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Inoculation with rumen fluid in early life as a strategy to optimize the weaning process in intensive dairy goat systems

AuthorsBelanche, A.; Palma-Hidalgo, Juan Manuel; Nejjam, I.; Jiménez, E.; Martín García, A. Ignacio; Yáñez Ruiz, David R.
KeywordsArtificial rearing
Goat kid
Microbial inoculation
Rumen development
Issue Date2020
PublisherAmerican Dairy Science Association
CitationJournal of Dairy Science 103: 5047- 5060 (2020)
AbstractRuminants are born with an undeveloped physical, metabolic, and microbial rumen. Rumen development is limited under artificial rearing systems when newborn animals are separated from the dam, fed on milk replacer, and weaned at an early age. This study aims to evaluate the effects of early-life inoculation of young ruminants with rumen fluid from adult animals. Eighty newborn goat kids were randomly allocated to 1 of 4 experimental treatments and inoculated daily from d 1 to wk 11 with autoclaved rumen fluid (AUT), fresh rumen fluid obtained from adult goats fed either a forage diet (RFF) or concentrate-rich diet (RFC), or absence of inoculation (CTL). Goat kids were artificially reared with ad libitum access to milk replacer, starter concentrate, and forage hay. Blood was sampled weekly and rumen microbial fermentation was monitored at 5 (preweaning), 7 (weaning), and 9 wk of age (postweaning). Results indicated that inoculation with fresh rumen fluid accelerated the rumen microbial and fermentative development before weaning. As a result, RFC and RFF animals had higher solid feed intake (+73%), rumen concentrations of ammonia-N (+26%), total volatile fatty acids (+46%), butyrate (+50%), and plasma β-hydroxybutyrate (+48%), and lower milk intake (−6%) than CTL and AUT animals at wk 5. Inoculation with fresh inoculum also promoted early rumen colonization by a complex and abundant protozoal community, whereas CTL animals remained protozoa free. Although all kids experienced moderate growth retardation during 1 wk after weaning, inoculation with fresh rumen fluid favored the weaning process, leading to 2.2 times higher weight gain than CTL and AUT animals during wk 8. Some of these advantages were retained during the postweaning period and RFF and RFC animals showed higher forage intake (up to +44%) than CTL and AUT animals with no detrimental effects on feed digestibility or stress levels. The superior microbial load of RFC compared with RFF inoculum tended to provide further improvements in terms of forage intake, plasma β-hydroxybutyrate, and rumen protozoa, whereas AUT inoculation provided minor (if any) advantages with respect to CTL animals. Although no differences were noted on animal growth, this study suggests that early life inoculation of goat kids with rumen microbiota can represent an effective strategy to accelerate the rumen development, facilitating a smooth transition from milk to solid feed and to the potential implementation of early weaning strategies.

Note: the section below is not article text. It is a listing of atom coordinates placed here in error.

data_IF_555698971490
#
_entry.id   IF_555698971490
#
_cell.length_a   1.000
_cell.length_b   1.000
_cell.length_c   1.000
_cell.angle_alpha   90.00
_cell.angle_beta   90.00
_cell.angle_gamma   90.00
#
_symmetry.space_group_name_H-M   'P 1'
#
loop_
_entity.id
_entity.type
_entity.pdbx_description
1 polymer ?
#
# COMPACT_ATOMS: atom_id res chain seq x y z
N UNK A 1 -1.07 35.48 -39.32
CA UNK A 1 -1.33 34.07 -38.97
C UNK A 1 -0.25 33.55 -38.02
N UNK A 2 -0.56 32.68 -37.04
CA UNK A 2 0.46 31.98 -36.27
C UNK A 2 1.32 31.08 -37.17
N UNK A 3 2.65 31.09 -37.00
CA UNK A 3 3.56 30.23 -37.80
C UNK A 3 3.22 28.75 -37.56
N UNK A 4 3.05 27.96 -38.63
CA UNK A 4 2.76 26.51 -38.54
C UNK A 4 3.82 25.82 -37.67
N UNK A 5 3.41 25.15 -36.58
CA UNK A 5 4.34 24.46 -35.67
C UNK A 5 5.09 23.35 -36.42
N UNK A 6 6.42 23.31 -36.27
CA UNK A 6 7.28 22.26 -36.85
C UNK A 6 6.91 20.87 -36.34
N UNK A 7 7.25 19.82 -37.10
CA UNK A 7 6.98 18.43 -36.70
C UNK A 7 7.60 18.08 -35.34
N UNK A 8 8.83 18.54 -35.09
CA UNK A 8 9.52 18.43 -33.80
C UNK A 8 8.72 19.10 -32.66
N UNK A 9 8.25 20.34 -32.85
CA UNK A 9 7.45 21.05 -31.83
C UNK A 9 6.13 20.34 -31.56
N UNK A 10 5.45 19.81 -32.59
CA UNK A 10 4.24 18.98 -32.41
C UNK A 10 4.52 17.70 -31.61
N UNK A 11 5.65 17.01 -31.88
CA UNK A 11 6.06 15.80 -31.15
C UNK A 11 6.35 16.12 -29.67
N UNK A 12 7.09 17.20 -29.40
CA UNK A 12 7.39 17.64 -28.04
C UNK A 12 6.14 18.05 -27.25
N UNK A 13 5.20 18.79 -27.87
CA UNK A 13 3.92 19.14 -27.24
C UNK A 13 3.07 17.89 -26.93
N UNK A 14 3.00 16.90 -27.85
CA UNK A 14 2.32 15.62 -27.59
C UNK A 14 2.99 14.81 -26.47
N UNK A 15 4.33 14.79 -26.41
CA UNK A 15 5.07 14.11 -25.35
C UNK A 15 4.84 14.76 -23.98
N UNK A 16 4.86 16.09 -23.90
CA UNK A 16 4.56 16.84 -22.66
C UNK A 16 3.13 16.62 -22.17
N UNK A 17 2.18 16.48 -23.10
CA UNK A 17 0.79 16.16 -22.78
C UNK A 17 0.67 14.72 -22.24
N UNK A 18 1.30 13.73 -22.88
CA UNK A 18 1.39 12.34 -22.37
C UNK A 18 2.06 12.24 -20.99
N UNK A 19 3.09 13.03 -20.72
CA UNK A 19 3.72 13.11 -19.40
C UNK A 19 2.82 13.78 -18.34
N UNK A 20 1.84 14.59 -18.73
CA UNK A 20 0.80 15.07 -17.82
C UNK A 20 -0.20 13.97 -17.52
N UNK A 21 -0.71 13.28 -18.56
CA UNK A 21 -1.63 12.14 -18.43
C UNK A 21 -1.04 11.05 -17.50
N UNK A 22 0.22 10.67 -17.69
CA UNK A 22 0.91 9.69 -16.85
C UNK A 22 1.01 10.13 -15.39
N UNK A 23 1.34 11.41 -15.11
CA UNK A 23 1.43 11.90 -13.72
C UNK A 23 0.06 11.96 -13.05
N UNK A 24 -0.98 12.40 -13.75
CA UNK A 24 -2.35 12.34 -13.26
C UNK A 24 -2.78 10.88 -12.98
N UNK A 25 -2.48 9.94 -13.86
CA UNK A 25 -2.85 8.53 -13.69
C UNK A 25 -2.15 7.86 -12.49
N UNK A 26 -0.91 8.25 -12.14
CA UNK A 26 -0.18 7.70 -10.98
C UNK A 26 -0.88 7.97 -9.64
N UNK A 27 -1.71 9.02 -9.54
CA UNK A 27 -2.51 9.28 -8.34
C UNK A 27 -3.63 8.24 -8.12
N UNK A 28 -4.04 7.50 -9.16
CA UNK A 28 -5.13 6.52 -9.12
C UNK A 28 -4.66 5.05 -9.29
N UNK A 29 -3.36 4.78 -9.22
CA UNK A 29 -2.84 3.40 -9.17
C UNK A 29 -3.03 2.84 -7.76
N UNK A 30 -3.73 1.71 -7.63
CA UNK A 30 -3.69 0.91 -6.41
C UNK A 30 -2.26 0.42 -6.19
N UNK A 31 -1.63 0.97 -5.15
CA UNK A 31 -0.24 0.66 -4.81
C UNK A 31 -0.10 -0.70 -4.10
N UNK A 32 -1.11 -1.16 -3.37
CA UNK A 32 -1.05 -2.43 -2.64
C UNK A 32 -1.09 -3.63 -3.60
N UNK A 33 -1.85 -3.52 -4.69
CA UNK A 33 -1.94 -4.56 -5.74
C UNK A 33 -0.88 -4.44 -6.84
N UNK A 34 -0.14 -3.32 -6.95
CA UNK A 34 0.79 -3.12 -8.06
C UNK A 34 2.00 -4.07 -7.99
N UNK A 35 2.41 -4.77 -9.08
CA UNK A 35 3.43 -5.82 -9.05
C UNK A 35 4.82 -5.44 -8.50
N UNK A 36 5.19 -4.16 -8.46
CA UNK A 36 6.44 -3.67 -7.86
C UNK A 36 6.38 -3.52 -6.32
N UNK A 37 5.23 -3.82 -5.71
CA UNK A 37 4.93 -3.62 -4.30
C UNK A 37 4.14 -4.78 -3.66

Publisher version (URL)http://dx.doi.org/10.3168/jds.2019-18002
Identifiersdoi: 10.3168/jds.2019-18002
issn: 1525-3198
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